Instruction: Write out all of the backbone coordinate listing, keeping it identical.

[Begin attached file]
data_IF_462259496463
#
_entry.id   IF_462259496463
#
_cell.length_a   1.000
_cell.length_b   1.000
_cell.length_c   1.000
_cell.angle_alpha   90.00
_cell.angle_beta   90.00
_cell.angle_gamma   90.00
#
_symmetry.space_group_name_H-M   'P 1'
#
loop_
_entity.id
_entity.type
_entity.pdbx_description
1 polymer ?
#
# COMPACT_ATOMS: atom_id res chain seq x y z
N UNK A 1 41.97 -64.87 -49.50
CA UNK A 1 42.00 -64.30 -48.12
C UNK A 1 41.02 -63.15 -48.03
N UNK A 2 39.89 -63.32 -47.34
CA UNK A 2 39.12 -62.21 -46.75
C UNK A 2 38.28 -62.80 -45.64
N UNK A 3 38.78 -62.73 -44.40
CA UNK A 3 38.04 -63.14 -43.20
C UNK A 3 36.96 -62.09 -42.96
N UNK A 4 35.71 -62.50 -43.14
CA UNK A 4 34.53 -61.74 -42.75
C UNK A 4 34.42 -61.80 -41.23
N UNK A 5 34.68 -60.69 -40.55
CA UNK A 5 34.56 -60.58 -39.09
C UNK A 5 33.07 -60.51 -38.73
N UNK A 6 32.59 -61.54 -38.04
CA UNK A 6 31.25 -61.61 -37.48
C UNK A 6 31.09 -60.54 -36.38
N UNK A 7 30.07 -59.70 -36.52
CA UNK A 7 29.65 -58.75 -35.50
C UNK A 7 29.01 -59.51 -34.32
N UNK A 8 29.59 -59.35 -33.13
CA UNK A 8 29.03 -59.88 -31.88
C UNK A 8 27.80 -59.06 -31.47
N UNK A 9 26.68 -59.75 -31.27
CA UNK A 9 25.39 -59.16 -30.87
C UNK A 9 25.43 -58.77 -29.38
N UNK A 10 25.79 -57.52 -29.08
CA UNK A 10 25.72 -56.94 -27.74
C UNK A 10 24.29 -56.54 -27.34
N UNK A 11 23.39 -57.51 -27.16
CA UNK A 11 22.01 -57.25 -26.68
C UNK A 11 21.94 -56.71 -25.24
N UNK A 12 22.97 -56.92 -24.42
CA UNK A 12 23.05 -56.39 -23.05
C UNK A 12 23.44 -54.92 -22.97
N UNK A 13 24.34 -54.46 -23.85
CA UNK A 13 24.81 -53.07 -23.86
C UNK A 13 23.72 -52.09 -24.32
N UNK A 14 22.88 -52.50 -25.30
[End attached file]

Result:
data_IF_462259496463
#
_entry.id   IF_462259496463
#
_cell.length_a   1.000
_cell.length_b   1.000
_cell.length_c   1.000
_cell.angle_alpha   90.00
_cell.angle_beta   90.00
_cell.angle_gamma   90.00
#
_symmetry.space_group_name_H-M   'P 1'
#
loop_
_entity.id
_entity.type
_entity.pdbx_description
1 polymer ?
#
# COMPACT_ATOMS: atom_id res chain seq x y z
N UNK A 1 41.97 -64.87 -49.50
CA UNK A 1 42.00 -64.30 -48.12
C UNK A 1 41.02 -63.15 -48.03
N UNK A 2 39.89 -63.32 -47.34
CA UNK A 2 39.12 -62.21 -46.75
C UNK A 2 38.28 -62.80 -45.64
N UNK A 3 38.78 -62.73 -44.40
CA UNK A 3 38.04 -63.14 -43.20
C UNK A 3 36.96 -62.09 -42.96
N UNK A 4 35.71 -62.50 -43.14
CA UNK A 4 34.53 -61.74 -42.75
C UNK A 4 34.42 -61.80 -41.23
N UNK A 5 34.68 -60.69 -40.55
CA UNK A 5 34.56 -60.58 -39.09
C UNK A 5 33.07 -60.51 -38.73
N UNK A 6 32.59 -61.54 -38.04
CA UNK A 6 31.25 -61.61 -37.48
C UNK A 6 31.09 -60.54 -36.38
N UNK A 7 30.07 -59.70 -36.52
CA UNK A 7 29.65 -58.75 -35.50
C UNK A 7 29.01 -59.51 -34.32
N UNK A 8 29.59 -59.35 -33.13
CA UNK A 8 29.03 -59.88 -31.88
C UNK A 8 27.80 -59.06 -31.47
N UNK A 9 26.68 -59.75 -31.27
CA UNK A 9 25.39 -59.16 -30.87
C UNK A 9 25.43 -58.77 -29.38
N UNK A 10 25.79 -57.52 -29.08
CA UNK A 10 25.72 -56.94 -27.74
C UNK A 10 24.29 -56.54 -27.34
N UNK A 11 23.39 -57.51 -27.16
CA UNK A 11 22.01 -57.25 -26.68
C UNK A 11 21.94 -56.71 -25.24
N UNK A 12 22.97 -56.92 -24.42
CA UNK A 12 23.05 -56.39 -23.05
C UNK A 12 23.44 -54.92 -22.97
N UNK A 13 24.34 -54.46 -23.85
CA UNK A 13 24.81 -53.07 -23.86
C UNK A 13 23.72 -52.09 -24.32
N UNK A 14 22.88 -52.50 -25.30